As Lingam and his colleagues note in their paper, interstellar objects (ISO) are a time-honored field of study that was already quite active by the 1970s. However, the detection of 'Oumuamua in 2017, the first recorded encounter with an ISO, followed by the detection of 2I/Borisov in 2019, has brought this field to the forefront of scientific research. Subsequent research has revealed previous instances where smaller interstellar objects and meteors came to Earth, allowing their abundances to be constrained.
One such object (CNEOS 2014-01-08) was found in the meteor catalog of NASA's Center for Near Earth Object Studies (CNEOS) by Harvard astrophysicists Amir Siraj and Professor Avi Loeb (Prof. Lingam's former mentor). According to CNEOS, this interstellar meteor landed in the South Pacific off the coast of Papua New Guinea in 2014. The Galileo Project (led by Prof. Loeb) mounted a sample retrieval campaign last year, which retrieved hundreds of metallic spherules from the meteor's remains on the ocean floor (360 and counting).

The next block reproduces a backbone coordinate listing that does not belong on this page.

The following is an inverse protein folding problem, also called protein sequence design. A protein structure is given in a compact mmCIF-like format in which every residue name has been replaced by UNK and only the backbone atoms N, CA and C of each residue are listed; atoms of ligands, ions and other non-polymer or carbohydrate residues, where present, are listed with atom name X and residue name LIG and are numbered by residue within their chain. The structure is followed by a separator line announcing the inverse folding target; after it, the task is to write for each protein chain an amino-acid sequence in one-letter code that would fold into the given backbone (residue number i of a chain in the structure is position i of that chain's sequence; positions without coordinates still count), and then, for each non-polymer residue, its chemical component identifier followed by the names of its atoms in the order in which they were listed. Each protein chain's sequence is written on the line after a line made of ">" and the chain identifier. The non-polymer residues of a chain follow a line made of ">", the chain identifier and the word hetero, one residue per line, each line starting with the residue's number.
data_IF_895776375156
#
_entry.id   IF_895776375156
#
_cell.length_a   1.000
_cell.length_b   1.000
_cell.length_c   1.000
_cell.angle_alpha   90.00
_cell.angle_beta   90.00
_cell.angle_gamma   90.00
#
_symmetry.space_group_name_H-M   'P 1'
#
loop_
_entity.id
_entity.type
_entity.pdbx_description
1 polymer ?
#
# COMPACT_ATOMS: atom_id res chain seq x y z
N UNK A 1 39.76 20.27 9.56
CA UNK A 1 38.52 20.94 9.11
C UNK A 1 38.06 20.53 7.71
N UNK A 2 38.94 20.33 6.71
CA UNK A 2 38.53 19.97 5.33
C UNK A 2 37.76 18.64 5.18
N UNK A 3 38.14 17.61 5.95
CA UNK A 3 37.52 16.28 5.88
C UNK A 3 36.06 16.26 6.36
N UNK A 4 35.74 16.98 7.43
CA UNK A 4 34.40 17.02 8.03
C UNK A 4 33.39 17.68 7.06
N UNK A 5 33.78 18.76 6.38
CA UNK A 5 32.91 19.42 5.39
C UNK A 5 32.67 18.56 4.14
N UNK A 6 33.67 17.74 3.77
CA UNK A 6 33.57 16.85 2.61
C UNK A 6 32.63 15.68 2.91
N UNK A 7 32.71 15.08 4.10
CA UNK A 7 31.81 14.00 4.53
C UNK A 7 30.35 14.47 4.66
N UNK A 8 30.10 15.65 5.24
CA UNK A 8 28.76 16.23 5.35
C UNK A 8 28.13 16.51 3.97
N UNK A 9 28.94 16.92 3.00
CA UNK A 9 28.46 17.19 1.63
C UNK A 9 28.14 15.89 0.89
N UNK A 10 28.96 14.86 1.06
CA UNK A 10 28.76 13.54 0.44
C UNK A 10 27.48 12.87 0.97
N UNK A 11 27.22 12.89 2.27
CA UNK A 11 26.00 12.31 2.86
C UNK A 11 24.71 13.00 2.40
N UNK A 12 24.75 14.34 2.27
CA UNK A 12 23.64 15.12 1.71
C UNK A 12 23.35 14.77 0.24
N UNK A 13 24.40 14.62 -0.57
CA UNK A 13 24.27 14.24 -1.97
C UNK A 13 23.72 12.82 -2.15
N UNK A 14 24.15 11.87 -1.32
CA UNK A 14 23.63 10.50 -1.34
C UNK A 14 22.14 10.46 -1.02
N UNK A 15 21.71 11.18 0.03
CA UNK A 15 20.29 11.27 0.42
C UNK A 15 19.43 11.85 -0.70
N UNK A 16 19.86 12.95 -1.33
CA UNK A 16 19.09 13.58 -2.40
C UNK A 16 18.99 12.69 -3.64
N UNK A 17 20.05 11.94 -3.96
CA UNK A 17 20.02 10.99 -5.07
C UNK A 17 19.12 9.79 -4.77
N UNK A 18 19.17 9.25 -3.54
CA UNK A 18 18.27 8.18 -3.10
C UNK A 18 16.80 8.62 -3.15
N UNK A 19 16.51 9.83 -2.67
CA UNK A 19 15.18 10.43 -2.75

However, Lingam and his colleagues investigate the possibility of studying much larger objects. Research from the 1990s predicted that gravitational microlensing experiments could enable the detection of extrasolar planets, including those unbound to any stars. This has since been confirmed by surveys that have gauged the distribution of rogue planets, indicating that they are likely prevalent within our galaxy. This includes a pair of studies led by David Bennett, a Senior Research Scientist with the Science Mission Directorate (SMD) at NASA Goddard.
The study papers, which are scheduled to appear in the Astronomical Journal, suggest that there could be trillions of rogue planets wandering the Milky Way. As Prof. Lingam told Universe Today via email, the prolific nature of rogue objects and their potential to support life presents tremendous opportunities for future exploration: